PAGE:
Saturday, October 20, 2012

Psalm 99

For my weekly quiet time this week, I will blog about Psalm 99.  Psalm 99 talks about the LORD reigning in righteousness, as the earth and the people in it tremble and are encouraged to praise the LORD's name.  V 4 exhorts people to worship the LORD at his footstool.  Then, for some reason, vv 5-7 give a little history lesson.  In the King James Version, these verses read as follows:

"Moses and Aaron among his priests, and Samuel among them that call upon his name; they called upon the LORD, and he answered them.  He spake unto them in the cloudy pillar: they kept his testimonies, and the ordinance [that] he gave them.  Thou answeredst them, O LORD our God: thou wast a God that forgavest them, though thou tookest vengeance of their inventions."

I had two questions about these verses.  First of all, did God ever speak to Samuel in a cloudy pillar or punish Samuel for some sin, while also forgiving him?  Second, how do these verses relate to the rest of the Psalm, which concerns God's reign and the need to worship God?

1.  Let's address the first question, whether God spoke to Samuel in a cloudy pillar or punished him for some sin.  Why do I ask this?  Because I can think of instances in the Bible in which God speaks to Moses and Aaron from a cloud and punishes them for sin, while also forgiving them.  In the days of Moses and Aaron, the cloud of God's glory appeared at Sinai/Horeb and also over the Tabernacle.  God punished Moses and Aaron by forbidding them to enter the Promised Land, yet God allowed them to live to a ripe old age.  

But was this the case with Samuel?  Here is where people speculate.  Some argue that the cloud of God's glory still appeared over the Tabernacle in Samuel's day.  Others contend that the cloud from which Samuel heard the voice of God was the cloud of incense that hid God's glory from the high priest (Leviticus 16:13).  According to this view, Samuel was functioning as high priest, and he used incense to protect himself from God's glory whenever he went into the Tabernacle.  (But how could Samuel be a high priest when he was not a son of Aaron, even according to I Chronicles 6, which appears to ascribe to him a Levitical ancestry?  According to Keil-Delitzsch, things were disorganized in Samuel's day, and people desperately needed a priest, and so Samuel filled that role.  I can see their point, since the high priest Eli's sons had died.)  A third view is that God spoke from a cloud in I Samuel 12:18, when God sent thunder and rain, for clouds are present in thunderstorms.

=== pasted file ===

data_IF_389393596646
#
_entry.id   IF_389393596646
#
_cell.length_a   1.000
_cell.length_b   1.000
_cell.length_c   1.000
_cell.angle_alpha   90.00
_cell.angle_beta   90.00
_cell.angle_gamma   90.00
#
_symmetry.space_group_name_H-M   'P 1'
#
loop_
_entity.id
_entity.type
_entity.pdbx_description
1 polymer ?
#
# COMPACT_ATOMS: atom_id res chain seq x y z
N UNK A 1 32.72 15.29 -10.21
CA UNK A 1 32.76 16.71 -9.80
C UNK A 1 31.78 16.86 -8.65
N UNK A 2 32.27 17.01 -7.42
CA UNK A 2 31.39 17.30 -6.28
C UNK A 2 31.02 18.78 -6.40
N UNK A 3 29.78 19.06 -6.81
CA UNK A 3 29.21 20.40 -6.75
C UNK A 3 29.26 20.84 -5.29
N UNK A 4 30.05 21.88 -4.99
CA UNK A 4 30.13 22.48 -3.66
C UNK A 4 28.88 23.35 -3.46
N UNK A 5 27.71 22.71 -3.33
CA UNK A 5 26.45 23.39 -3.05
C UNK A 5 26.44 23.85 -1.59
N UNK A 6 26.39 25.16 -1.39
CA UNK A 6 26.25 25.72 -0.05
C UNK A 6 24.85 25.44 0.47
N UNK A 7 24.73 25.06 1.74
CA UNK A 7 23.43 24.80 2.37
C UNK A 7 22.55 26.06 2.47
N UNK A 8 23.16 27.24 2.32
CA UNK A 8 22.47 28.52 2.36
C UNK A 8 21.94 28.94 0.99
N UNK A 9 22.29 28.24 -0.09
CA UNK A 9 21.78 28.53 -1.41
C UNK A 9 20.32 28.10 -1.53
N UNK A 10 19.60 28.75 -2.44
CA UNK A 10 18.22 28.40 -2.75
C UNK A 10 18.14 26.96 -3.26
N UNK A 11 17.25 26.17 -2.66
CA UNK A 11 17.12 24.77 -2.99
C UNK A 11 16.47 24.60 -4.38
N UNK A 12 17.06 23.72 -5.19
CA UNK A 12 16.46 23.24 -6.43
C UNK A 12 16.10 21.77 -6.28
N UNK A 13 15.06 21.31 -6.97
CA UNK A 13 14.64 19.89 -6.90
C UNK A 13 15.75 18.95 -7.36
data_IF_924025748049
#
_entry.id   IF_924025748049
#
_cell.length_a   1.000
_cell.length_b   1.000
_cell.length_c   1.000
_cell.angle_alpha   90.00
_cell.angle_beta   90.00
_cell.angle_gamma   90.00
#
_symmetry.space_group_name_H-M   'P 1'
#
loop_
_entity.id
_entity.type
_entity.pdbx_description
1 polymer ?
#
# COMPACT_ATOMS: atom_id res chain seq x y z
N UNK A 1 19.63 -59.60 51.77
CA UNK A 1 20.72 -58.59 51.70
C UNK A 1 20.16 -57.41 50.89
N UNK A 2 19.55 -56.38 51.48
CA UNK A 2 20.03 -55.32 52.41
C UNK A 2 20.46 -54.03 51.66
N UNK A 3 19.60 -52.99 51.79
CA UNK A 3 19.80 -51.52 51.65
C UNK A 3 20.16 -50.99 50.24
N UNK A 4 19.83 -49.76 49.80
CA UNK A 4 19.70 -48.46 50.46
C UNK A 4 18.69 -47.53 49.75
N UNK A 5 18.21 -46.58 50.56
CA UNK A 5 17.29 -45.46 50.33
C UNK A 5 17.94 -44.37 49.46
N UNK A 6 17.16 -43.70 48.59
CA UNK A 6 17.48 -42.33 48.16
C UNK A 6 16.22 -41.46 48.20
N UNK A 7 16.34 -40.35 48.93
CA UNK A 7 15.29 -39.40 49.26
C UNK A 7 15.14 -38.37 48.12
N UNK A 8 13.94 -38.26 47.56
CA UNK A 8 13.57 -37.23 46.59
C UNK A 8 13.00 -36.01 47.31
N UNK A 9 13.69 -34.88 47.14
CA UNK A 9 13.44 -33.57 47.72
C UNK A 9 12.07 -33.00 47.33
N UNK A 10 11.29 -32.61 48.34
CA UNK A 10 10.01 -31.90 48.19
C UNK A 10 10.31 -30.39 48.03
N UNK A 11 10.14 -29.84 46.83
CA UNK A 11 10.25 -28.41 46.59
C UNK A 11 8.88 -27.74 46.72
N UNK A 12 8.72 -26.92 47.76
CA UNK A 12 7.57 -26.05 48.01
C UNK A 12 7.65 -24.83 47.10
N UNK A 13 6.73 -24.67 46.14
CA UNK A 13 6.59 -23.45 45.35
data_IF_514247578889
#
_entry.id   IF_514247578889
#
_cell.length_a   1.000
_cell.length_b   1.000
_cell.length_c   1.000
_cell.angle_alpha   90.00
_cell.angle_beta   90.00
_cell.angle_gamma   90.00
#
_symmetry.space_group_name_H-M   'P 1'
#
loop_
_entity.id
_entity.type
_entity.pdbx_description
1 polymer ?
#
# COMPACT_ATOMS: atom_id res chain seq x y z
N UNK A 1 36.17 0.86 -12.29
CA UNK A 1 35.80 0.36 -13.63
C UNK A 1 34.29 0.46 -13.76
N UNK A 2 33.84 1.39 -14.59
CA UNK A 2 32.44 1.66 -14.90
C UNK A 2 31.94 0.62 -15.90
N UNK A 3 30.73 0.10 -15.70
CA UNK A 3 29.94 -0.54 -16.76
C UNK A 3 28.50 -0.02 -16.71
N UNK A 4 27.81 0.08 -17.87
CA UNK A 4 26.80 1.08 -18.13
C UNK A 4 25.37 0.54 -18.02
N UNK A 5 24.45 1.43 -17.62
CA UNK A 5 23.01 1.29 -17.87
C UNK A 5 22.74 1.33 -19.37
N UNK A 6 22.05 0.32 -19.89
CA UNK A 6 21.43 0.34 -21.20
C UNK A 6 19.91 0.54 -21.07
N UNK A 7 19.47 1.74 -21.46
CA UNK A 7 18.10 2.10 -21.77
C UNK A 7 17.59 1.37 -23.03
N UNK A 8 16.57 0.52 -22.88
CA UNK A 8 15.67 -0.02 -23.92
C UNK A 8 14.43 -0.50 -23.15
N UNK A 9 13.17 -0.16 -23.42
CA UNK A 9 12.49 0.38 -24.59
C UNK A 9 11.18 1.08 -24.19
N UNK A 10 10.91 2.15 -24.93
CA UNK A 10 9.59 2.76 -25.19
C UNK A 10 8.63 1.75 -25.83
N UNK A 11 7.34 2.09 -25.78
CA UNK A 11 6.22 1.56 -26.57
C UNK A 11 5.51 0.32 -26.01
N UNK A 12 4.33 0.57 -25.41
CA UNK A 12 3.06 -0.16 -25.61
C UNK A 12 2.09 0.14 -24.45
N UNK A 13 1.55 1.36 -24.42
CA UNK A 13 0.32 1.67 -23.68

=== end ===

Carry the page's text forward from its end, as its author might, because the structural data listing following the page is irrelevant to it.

Was Samuel ever punished for a sin?  I read some commentaries that said that Samuel's sin was failing to teach his children, who grew up to be evil (I Samuel 8:3), and so God punished Samuel by making him die young (Rashi), or by giving Israel Saul as her king, which later distressed Samuel (I Samuel 16:1).  Augustine, however, has a different take.  Augustine can identify sins that Moses and Aaron committed----Moses killed an Egyptian (Exodus 2:12-15), and Aaron helped create the Golden Calf (Exodus 32)----but he cannot identify any sin on the part of Samuel.  Augustine concludes that Samuel had to have been flawed, and so God was afflicting him to make him better.  Augustine then wonders how exactly God punished Moses, Aaron, and Samuel, since all three of them lived to a ripe old age.  Augustine's answer is that they were afflicted because they had to be around the sinful, carping Israelites, and the fact that these three men were righteous only made things worse, for their righteousness made the Israelites' sins even more disturbing to them.

2.  Now on to my second question----how does this history lesson relate to the rest of the Psalm?  I think that it relates because it highlights what is involved in being in God's presence: God will listen to you and answer your prayers, and yet God will forgive you and discipline you for your sins.  A fearsome God now reigns in righteousness, and we are to worship this God, yet what takes place within that relationship?  God hearing and answering prayers (or, perhaps more accurately, the prayers of Israel's leaders on Israel's behalf), Israel obeying God's commandments, and yet God taking sin seriously, even when it is committed by those who are in charge: God shows God's love for people through forgiveness, and yet God punishes and disciplines, as well.

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